finishing can make all the difference. My favorite finishing technique and the one I use almost exclusively (that means "all the time" unless a pattern specifically recommends another method!) is the mattress stitch. I have no idea why this seaming process is called the "mattress stitch"; if any of you know, please leave a comment!
Before you begin seaming, you should block all of your pieces so the selvage edge is easily accessible. I usually use a steamer to block my garments, but some folks swear by wet blocking, too, so use whichever method you like best.
I usually seam a garment with the same yarn I use to knit it. However, if the yarn used in the knitting is not quite suitable for seaming (like a novelty yarn, a yarn that pulls apart easily, or a bulky yarn) you might need to use something else. If you're working on a lightweight piece and need thinner yarn for seaming, try using embroidery thread. The color range is endless and the thread is really strong. Some folks also use one or two plies of the garment yarn to seam, which I also think is a great idea.
This joining method gives the neatest and most professional finish to a garment.
One secret is always working mattress stitch from the same vertical column. Never veer to the right or left of the seaming line—the stitch adjacent to the seam should be fully visible from base to top along the whole seam. If you veer into that stitch or farther away from it as you seam, your seam will zigzag in a distracting way. When seaming a sleeve into an armhole, make sure to follow this rule on the body pieces.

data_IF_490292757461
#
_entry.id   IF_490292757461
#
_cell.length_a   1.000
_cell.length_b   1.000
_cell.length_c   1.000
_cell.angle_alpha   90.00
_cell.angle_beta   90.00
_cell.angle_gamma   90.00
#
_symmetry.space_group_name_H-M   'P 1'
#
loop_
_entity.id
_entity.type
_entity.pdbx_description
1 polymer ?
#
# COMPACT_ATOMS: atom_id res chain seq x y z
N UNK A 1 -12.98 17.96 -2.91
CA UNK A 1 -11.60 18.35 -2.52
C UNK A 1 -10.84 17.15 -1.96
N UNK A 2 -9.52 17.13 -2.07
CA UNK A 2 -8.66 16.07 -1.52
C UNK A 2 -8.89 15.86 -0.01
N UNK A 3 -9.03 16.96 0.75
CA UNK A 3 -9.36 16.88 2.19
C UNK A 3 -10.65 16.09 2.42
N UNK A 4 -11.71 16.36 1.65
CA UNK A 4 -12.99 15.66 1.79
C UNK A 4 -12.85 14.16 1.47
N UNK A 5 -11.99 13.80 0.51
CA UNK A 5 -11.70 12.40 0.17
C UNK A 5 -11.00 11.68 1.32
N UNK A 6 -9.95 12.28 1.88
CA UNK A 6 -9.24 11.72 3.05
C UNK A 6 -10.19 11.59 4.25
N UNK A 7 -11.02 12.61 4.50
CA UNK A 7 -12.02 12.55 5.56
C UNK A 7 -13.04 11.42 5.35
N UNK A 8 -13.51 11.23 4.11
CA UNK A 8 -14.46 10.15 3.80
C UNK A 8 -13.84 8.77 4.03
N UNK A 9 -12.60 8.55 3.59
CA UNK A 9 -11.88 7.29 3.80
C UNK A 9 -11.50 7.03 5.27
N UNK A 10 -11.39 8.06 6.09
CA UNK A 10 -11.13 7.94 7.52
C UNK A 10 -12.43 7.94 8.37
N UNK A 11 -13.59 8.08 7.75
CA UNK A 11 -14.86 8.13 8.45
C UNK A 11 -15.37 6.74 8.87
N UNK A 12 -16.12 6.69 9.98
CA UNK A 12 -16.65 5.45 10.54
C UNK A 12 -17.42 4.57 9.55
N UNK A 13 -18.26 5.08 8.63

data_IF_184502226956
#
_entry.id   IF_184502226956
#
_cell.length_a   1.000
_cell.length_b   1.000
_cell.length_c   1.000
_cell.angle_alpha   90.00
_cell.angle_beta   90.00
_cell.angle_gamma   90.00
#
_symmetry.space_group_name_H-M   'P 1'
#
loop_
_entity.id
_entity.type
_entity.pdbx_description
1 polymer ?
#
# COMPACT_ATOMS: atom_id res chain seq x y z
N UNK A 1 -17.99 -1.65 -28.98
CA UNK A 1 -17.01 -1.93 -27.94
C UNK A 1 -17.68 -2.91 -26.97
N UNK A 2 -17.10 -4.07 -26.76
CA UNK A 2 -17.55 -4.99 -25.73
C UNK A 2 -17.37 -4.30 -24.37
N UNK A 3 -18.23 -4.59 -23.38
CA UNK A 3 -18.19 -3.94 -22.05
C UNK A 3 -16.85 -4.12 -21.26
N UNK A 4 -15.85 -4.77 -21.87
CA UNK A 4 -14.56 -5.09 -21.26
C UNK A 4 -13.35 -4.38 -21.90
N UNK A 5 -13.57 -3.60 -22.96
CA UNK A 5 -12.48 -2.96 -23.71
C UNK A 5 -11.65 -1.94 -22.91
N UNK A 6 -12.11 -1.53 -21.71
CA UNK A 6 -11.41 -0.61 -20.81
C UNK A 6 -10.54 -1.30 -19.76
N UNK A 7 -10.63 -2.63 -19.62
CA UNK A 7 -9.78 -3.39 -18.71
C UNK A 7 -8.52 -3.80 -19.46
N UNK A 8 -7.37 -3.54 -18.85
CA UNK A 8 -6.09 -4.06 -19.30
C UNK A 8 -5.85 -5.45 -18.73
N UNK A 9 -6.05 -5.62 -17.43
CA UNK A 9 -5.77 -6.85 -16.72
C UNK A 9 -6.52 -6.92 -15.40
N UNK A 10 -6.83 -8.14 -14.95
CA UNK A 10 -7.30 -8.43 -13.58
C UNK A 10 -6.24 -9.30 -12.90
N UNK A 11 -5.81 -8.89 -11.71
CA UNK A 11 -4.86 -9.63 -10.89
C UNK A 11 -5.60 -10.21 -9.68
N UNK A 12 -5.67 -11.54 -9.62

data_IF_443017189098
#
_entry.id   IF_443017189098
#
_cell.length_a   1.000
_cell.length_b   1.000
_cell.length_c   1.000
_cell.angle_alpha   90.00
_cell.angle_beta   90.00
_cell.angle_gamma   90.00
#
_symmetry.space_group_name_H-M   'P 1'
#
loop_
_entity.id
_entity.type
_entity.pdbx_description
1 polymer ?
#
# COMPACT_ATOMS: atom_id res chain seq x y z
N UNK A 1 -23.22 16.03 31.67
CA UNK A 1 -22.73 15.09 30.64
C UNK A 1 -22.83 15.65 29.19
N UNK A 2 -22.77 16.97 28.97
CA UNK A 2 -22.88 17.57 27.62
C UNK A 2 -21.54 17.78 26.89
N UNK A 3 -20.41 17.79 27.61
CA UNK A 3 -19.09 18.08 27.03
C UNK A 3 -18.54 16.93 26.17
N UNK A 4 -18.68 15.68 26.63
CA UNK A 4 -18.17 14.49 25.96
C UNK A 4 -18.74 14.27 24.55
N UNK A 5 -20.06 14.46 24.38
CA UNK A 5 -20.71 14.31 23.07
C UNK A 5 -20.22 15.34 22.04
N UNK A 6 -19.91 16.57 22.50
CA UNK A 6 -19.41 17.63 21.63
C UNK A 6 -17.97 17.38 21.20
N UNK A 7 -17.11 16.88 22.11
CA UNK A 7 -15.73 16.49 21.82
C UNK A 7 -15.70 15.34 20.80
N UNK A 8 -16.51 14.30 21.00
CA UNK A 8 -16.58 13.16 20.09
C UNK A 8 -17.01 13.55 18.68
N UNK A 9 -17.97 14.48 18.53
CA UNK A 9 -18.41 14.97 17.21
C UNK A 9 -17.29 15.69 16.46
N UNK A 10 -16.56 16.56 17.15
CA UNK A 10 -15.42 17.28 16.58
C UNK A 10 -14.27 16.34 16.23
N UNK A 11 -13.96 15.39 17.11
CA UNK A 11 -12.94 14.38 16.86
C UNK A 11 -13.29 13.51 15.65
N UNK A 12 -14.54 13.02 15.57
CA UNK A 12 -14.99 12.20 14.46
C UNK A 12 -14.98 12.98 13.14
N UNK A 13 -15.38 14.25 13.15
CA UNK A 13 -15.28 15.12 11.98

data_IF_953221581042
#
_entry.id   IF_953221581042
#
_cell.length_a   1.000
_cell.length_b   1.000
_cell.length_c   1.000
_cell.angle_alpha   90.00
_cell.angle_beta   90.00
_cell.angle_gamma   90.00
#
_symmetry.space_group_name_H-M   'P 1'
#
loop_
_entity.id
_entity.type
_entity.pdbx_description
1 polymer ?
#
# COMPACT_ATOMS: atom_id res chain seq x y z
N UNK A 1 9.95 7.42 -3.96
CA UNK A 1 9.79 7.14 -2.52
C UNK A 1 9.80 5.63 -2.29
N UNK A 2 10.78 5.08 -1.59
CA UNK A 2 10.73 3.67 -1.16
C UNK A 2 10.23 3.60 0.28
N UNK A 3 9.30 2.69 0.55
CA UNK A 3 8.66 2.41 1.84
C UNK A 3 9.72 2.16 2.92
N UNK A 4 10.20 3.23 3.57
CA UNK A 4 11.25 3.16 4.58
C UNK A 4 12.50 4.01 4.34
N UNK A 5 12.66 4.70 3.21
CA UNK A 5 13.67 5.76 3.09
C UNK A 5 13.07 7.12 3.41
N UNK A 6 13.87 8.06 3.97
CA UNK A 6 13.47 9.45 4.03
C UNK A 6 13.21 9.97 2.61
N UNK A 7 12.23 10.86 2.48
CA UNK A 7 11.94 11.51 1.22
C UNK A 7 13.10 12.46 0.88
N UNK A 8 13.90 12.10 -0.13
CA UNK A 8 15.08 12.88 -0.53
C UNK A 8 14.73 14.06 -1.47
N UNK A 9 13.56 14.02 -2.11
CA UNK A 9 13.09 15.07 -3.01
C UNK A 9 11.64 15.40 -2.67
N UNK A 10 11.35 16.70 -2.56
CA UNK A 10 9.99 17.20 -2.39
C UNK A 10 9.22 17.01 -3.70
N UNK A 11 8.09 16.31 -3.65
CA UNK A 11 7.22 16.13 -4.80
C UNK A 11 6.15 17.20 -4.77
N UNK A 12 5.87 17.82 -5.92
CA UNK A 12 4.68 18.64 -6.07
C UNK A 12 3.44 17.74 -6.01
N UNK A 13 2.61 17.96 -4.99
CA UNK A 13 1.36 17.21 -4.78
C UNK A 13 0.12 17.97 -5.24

Another secret of good mattress stitching is to keep the seam elastic without letting it stretch too much. The best way to do this is to work the mattress stitch loosely for one or two cms, then pull the thread very firmly so that the stitches are held together quite tightly. Now stretch this seam slightly to give the required amount of elasticity, and then continue with the next section of the seam. If you are accustomed to sewing your knitting together by other methods, it may take a little while to get used to mattress stitch, but practise makes perfect and the professional finish it gives makes it worthwhile.
The most important step to making perfect seams comes after the sewing is done. I know you're dying to show off your new sweater, but investing just a few more minutes will make everything look absolutely professional. After weaving in all the ends, you might notice that the seams of your sweater are a bit bulky, especially when compared to the smooth, sleek fabric of the stockinette portions. Reblocking the finished sweater for the sole purpose of flattening the seams is time consuming and unnecessary. Instead, moisten the seams by spraying them with a water bottle or by laying a damp towel on top of them and then smooth the fabric by patting it down with your fingers. You may also lightly steam the seams to achieve the same result, taking the utmost care if your sweater is wool.
One advantage of mattress stitch is that it can be used to sew shaped edges together quite easily. Because you are working on the right side of the work all the time, it is much easier to see where you are and to keep the seam neat. Mattress stitch works as well on ribbing and moss stitch as it does on stockinette stitch, garter stitch, seed stitch, and whatever stitch you're working with!.